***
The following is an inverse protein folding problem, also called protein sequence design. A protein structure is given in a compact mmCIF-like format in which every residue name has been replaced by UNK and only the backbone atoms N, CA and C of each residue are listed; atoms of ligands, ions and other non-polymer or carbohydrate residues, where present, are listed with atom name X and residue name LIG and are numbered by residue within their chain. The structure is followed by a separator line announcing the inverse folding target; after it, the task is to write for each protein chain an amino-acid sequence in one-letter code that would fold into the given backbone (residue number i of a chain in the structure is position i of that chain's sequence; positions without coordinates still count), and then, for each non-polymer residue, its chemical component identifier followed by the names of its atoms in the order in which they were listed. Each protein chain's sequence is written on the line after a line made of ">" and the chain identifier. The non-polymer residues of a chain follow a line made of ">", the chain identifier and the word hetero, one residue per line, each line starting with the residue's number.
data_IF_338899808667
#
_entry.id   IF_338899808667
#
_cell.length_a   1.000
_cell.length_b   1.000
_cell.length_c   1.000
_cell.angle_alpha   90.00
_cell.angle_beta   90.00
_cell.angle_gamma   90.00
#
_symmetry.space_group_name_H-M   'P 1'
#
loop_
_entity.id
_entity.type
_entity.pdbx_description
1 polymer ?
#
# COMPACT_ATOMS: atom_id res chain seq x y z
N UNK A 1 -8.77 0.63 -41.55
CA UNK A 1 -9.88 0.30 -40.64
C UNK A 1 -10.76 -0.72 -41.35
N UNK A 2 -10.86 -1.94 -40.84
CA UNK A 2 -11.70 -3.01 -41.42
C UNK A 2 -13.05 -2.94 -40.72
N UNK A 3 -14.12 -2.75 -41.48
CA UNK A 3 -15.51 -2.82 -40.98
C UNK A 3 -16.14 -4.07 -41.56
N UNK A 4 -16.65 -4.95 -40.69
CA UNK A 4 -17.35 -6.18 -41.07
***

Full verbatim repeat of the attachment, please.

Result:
The following is an inverse protein folding problem, also called protein sequence design. A protein structure is given in a compact mmCIF-like format in which every residue name has been replaced by UNK and only the backbone atoms N, CA and C of each residue are listed; atoms of ligands, ions and other non-polymer or carbohydrate residues, where present, are listed with atom name X and residue name LIG and are numbered by residue within their chain. The structure is followed by a separator line announcing the inverse folding target; after it, the task is to write for each protein chain an amino-acid sequence in one-letter code that would fold into the given backbone (residue number i of a chain in the structure is position i of that chain's sequence; positions without coordinates still count), and then, for each non-polymer residue, its chemical component identifier followed by the names of its atoms in the order in which they were listed. Each protein chain's sequence is written on the line after a line made of ">" and the chain identifier. The non-polymer residues of a chain follow a line made of ">", the chain identifier and the word hetero, one residue per line, each line starting with the residue's number.
data_IF_338899808667
#
_entry.id   IF_338899808667
#
_cell.length_a   1.000
_cell.length_b   1.000
_cell.length_c   1.000
_cell.angle_alpha   90.00
_cell.angle_beta   90.00
_cell.angle_gamma   90.00
#
_symmetry.space_group_name_H-M   'P 1'
#
loop_
_entity.id
_entity.type
_entity.pdbx_description
1 polymer ?
#
# COMPACT_ATOMS: atom_id res chain seq x y z
N UNK A 1 -8.77 0.63 -41.55
CA UNK A 1 -9.88 0.30 -40.64
C UNK A 1 -10.76 -0.72 -41.35
N UNK A 2 -10.86 -1.94 -40.84
CA UNK A 2 -11.70 -3.01 -41.42
C UNK A 2 -13.05 -2.94 -40.72
N UNK A 3 -14.12 -2.75 -41.48
CA UNK A 3 -15.51 -2.82 -40.98
C UNK A 3 -16.14 -4.07 -41.56
N UNK A 4 -16.65 -4.95 -40.69
CA UNK A 4 -17.35 -6.18 -41.07